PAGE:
Introduced at the 1975 Paris Motor Show, the Ferrari 308 GTB acted as a successor to the Dino 246 and supplemented the Dino 308 GT4 in the Maranello company’s lineup. Not many people know that the sports car has a very interesting history during the first years of production when the body of the vehicle was built from fiberglass for a lower overall weight. It is believed that only around 712 examples with fiberglass bodywork were assembled, and one of these units is going to be auctioned.
Built by Carrozzeria Scaglietti, the early 308 GT8 models had a bodywork that was made entirely of glass-reinforced plastic (GRP), which resulted in a very low weight of about 2,315 pounds (1,050 kilograms). In June 1977 – about three years after the start of the 308 GTB’s production – Ferrari switched to steel bodies, which increased the weight by approximately 331 lbs (150 kg). Those earlier and lighter models are now highly desirable by Ferrari enthusiasts.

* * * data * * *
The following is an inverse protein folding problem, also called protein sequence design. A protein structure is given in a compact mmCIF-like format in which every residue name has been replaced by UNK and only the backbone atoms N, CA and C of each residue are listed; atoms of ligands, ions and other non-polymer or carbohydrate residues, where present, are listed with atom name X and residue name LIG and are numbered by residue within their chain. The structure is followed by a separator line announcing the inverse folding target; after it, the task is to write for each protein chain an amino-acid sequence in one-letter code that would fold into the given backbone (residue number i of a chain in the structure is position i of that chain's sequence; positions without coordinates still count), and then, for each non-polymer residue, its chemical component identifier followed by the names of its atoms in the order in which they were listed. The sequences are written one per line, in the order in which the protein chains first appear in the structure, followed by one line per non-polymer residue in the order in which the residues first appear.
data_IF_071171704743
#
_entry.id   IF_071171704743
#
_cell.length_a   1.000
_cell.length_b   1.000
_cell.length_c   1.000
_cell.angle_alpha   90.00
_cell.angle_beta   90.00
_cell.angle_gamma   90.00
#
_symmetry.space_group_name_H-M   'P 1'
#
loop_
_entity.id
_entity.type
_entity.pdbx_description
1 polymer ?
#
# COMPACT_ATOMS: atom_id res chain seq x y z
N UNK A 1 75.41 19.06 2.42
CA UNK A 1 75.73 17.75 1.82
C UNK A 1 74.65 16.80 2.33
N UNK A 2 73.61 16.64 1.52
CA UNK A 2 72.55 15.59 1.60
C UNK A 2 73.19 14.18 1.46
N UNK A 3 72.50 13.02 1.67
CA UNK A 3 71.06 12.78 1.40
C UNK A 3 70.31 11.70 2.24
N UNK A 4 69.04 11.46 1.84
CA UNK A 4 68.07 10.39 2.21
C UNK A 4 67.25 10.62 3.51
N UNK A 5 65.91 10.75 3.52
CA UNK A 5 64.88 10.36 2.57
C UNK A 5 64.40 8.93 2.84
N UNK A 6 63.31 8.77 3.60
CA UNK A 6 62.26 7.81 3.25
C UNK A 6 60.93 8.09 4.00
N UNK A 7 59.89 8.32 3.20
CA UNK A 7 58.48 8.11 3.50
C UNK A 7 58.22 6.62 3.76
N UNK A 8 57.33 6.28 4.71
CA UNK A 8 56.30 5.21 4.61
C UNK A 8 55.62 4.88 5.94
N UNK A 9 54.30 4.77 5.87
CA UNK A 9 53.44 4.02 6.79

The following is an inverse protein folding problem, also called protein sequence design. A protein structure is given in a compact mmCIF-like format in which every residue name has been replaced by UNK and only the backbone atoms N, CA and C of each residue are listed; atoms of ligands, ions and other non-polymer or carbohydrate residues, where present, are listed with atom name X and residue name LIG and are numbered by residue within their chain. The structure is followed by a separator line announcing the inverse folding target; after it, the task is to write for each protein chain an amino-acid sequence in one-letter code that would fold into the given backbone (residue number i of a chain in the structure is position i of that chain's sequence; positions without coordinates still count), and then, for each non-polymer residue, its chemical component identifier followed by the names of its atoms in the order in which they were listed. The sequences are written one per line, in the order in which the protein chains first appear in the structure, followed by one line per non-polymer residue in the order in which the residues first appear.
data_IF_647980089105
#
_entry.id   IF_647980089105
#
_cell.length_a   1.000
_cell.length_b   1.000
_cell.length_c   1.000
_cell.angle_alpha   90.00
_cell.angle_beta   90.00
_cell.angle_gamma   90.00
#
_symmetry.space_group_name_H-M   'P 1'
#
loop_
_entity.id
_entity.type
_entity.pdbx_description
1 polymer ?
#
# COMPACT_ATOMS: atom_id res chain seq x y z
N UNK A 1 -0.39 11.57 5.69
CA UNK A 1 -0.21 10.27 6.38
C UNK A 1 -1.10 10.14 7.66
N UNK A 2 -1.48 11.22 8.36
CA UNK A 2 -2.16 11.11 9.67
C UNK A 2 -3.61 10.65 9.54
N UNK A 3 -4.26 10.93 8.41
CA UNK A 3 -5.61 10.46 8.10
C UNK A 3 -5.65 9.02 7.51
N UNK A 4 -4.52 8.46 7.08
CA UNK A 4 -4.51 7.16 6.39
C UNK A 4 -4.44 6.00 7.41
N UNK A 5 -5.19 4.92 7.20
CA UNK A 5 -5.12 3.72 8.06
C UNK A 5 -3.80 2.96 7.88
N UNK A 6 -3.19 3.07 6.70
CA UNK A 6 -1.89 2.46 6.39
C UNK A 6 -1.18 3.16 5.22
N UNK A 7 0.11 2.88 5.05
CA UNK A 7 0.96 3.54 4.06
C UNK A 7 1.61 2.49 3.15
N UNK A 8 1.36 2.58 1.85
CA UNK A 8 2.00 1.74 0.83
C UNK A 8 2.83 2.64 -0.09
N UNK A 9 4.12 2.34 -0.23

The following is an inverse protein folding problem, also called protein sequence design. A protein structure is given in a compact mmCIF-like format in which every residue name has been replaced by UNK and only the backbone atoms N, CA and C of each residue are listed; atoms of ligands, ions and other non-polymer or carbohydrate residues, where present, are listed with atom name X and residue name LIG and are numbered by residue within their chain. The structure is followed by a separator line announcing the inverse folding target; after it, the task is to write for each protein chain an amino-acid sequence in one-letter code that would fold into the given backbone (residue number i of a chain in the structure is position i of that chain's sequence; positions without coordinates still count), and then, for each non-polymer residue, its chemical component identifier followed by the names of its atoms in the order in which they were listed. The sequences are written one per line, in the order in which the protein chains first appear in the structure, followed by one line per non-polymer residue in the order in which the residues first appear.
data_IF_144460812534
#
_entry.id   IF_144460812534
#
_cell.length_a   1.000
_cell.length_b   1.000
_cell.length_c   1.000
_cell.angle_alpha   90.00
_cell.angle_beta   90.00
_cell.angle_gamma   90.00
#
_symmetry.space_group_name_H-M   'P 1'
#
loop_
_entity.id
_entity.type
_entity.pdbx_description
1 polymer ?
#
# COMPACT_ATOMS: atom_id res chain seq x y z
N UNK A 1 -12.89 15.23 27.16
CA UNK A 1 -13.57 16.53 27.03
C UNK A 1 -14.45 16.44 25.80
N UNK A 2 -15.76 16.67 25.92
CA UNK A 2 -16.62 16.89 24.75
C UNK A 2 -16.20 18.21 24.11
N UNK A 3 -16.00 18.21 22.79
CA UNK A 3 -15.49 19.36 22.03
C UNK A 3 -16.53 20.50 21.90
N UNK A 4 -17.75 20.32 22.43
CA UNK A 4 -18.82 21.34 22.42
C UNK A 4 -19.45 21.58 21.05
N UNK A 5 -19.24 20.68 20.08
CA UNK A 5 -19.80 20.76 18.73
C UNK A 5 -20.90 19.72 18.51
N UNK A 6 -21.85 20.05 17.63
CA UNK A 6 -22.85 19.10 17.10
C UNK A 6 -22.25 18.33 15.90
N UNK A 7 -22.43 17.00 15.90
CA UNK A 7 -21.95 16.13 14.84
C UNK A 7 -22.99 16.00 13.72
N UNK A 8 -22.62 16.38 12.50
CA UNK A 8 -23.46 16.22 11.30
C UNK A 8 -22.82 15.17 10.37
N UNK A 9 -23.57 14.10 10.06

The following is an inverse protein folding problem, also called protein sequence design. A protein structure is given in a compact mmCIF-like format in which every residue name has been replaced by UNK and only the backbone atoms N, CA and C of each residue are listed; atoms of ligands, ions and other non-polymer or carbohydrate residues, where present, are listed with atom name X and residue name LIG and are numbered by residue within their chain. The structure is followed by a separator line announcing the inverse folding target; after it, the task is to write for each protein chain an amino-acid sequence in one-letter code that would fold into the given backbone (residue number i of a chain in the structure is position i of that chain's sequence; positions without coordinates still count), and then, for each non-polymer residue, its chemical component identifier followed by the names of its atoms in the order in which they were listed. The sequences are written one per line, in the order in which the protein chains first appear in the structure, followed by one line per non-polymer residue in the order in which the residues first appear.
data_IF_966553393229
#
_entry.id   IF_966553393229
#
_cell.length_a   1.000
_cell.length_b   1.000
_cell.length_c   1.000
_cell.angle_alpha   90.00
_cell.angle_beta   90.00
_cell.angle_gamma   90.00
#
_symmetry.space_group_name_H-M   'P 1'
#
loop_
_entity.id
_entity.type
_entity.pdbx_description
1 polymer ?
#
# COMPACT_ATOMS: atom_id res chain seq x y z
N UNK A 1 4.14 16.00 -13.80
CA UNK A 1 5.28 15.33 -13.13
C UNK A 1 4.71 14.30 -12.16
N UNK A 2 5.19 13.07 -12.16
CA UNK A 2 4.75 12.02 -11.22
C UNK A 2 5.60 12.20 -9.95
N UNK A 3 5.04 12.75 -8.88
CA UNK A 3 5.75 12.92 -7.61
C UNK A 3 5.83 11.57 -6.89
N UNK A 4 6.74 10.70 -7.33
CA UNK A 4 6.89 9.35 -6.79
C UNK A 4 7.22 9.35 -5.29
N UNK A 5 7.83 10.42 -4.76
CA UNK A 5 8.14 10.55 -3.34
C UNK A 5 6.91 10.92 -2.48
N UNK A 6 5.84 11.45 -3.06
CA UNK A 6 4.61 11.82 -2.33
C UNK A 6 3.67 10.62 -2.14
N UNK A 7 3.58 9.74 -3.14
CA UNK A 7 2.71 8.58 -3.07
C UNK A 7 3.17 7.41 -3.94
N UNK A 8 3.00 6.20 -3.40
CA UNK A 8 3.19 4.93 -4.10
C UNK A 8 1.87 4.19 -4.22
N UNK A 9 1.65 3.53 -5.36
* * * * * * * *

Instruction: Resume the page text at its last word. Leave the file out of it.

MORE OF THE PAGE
Gallery: 1976 Ferrari 308 GTB 'Vetroresina' by Scaglietti
The low weight of the early cars was combined with a transverse rear-mounted 2.9-liter V8 mated to a five-speed manual transmission. The models delivered to customers in the United States like the one from the gallery above had a peak output of 237 horsepower (177 kilowatts) at 6,600 rpm, which was slightly down compared to Euro-spec cars due to emissions regulations in the US.
Rare Ferraris For Sale:
This particular car was assembled in June 1976, about a year before the production of 308 GTBs with fiberglass bodies ended. It changed hands a few times in the next several years, ending up at its current owner with just 9,587 miles on the odometer and going up for sale during RM Sotheby’s Monterey Auction scheduled for 17-19 August.
As you can see from the photos, the car suffered damage to its front end and windshield at some point in the past but apparently, it has no parts missing and is a good candidate for restoration. Especially considering the fact that it retains its original numbers-matching engine and gearbox.